Laura Marling – Once I Was An Eagle

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For her fourth album, 23-year-old chanteuse Laura Marling releases her most expansive and ambitious work to date. Since her 2008 debut, critics and followers of the folk scene have branded Marling the next big thing, comparing her to songwriting giants like Bob Dylan and Joni Mitchell. Though each of her first three releases showcased her fine vocals and deft songcraft, in Once I Was an Eagle, Marling takes some of her biggest risks. It’s the kind of album that has a high probability of receiving Best New Artist honors from awards shows that don’t really care that four albums isn’t all that new.

Recorded in only 10 days, with the vocals all recorded in a single take, Once I Was an Eagle has the stripped-down sound of a coffeehouse performance. It is Marling’s vulnerable voice in confession, even if the story she’s telling is not her own. It is the raw emotion in her crooning, the fingers sliding across the fretboard, and the discordance of sparse hand drums creating unease as Marling weaves her tales.

The biggest risk of Once I Was an Eagle is the devotion it requires. These songs, though solid in their own right, can’t be fully appreciated on their own merits. In the era of single-song downloads and the iPod’s shuffle setting, it is an album that requires you sit and listen to 16 consecutive tracks to get the full story.

Once I Was an Eagle functions more as an opera than a collection of single songs. The tracks blend into one another and many songs purposely sound similar. On first listen, the album sounds needlessly repetitive, but full immersion in the story reveals the opposite: thematic and sonic reprises are used to propel the story and to marry narrative content with sound. Just as in theatre the story is told as much from the orchestra pit as from the script, here Marling’s compositions add depth to the stories told through her lyrics.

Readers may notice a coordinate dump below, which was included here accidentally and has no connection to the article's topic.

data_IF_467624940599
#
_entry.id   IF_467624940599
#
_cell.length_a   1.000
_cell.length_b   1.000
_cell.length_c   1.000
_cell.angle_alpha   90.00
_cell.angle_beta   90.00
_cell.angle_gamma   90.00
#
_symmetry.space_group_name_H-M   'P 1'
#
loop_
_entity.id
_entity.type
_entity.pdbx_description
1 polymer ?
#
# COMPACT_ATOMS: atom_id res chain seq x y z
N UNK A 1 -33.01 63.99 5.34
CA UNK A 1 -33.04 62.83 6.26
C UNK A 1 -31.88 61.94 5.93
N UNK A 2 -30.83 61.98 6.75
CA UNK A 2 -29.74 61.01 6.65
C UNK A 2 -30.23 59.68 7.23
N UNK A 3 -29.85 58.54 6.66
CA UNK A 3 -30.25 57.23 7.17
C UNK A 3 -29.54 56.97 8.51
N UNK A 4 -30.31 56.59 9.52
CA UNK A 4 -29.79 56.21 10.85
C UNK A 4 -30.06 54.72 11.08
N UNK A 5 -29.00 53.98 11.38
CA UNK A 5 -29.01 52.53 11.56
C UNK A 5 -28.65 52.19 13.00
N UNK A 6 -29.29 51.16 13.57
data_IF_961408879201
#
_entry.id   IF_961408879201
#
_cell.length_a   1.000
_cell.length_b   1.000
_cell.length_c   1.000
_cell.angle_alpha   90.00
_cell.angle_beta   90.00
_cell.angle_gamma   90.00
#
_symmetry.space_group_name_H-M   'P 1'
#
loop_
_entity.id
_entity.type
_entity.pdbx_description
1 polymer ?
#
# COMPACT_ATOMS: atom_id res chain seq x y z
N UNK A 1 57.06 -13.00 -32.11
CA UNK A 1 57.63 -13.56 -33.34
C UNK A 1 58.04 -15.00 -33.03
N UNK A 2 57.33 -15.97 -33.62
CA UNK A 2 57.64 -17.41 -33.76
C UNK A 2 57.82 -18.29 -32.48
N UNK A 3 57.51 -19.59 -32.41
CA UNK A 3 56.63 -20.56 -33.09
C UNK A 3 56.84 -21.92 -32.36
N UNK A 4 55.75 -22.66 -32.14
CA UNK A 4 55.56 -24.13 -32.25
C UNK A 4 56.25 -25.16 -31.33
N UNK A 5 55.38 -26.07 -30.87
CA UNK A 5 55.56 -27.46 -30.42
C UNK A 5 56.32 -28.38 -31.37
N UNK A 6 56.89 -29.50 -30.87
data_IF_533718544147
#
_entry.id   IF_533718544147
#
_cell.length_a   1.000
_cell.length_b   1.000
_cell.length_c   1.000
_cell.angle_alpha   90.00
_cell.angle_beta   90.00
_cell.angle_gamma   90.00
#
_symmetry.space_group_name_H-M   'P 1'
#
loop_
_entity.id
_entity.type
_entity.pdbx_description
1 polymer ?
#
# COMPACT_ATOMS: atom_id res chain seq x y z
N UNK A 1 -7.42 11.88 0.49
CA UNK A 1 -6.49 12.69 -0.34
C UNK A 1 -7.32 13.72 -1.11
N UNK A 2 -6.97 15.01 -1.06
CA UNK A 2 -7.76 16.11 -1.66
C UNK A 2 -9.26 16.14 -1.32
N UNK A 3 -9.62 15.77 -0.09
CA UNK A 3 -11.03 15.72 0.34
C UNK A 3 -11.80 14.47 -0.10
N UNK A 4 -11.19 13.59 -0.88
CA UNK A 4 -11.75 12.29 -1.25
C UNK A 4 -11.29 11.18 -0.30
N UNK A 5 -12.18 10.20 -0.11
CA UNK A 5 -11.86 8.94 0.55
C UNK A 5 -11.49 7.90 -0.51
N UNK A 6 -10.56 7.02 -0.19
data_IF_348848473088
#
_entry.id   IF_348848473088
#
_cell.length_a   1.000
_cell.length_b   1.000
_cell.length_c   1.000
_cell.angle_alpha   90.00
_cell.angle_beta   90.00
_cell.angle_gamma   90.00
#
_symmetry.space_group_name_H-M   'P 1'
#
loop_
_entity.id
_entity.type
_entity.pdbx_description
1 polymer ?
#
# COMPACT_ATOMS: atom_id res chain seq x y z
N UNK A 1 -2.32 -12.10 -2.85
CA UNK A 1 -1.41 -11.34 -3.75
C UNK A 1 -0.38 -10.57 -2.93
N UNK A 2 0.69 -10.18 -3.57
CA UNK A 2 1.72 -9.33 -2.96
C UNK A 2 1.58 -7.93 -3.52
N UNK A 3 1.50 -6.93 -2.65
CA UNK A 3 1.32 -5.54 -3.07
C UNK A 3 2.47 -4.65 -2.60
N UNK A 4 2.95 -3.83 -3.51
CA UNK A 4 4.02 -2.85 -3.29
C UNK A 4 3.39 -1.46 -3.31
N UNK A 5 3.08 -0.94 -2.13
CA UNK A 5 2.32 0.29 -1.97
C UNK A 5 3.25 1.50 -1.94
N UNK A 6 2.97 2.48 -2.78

Folk singers like Marling are often called “storytellers” to the point that it has become a cliché, but if her previous releases were collections of short stories, Once I Was an Eagle is Marling’s debut novel. It is a concept album that tells the story of one woman’s journey through all of the beautiful, messy and heartbreaking aspects of love. The story begins with a deteriorating relationship; more specifically, listeners jump into the middle of a fight. “Be gone from me/Be gone from my mind, at least,” says a hurting Marling in “Take the Night Off.” The next three tracks are similarly aggressive, with the narrator questioning their feelings and hating what the relationship has become, even while resolving to turn her life around. “I will not be a victim of romance; I will not be a victim of circumstance,” she says defiantly, even if she doesn’t believe the words at the time.

Once the relationship ends, the protagonist is left numb. “Master Hunter” shows her keeping men at arm’s length by choice, unwilling to open up and having anything more than a passing fling. This continues until “Devil’s Resting Place” finds her loathing what she has become. The dark song closes out the album’s bleak first half, with an interlude segueing into a more optimistic and upbeat sound. As the protagonist begins to grasp acceptance, brooding guitars transition into flowing fingerpicking and warm organs.

It’s a long journey as the narrator learns to trust her feelings and herself again. “Pray For Me” finds her willing to give love another chance, though not trusting that she can (“I will not love/I want to be alone”). Eventually in “Love Be Brave,” she meets a man who for whom she feels love is worth the risk. “Here comes a change over me; something strange takes over me,” she says. Though not over her doubts, she finally gives in to the passions overcoming her. “I am brave and love is sweet/and silence speaks for him and me.”

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